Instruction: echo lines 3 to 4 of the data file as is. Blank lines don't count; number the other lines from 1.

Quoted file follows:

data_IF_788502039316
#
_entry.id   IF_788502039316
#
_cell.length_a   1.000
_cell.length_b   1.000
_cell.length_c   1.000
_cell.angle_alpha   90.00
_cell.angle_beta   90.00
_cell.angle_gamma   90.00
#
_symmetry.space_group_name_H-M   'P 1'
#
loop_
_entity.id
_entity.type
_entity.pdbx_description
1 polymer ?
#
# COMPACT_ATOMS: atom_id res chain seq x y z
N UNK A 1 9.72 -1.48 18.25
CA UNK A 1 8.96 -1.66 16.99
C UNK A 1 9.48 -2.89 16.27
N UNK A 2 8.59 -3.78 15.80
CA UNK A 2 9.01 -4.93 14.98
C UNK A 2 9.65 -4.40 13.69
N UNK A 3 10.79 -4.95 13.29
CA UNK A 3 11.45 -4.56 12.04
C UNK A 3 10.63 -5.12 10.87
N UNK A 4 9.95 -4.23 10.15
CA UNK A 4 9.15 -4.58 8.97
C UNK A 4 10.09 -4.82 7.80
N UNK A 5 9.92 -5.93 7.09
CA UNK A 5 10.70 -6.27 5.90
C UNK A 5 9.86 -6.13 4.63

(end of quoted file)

_entry.id   IF_788502039316
#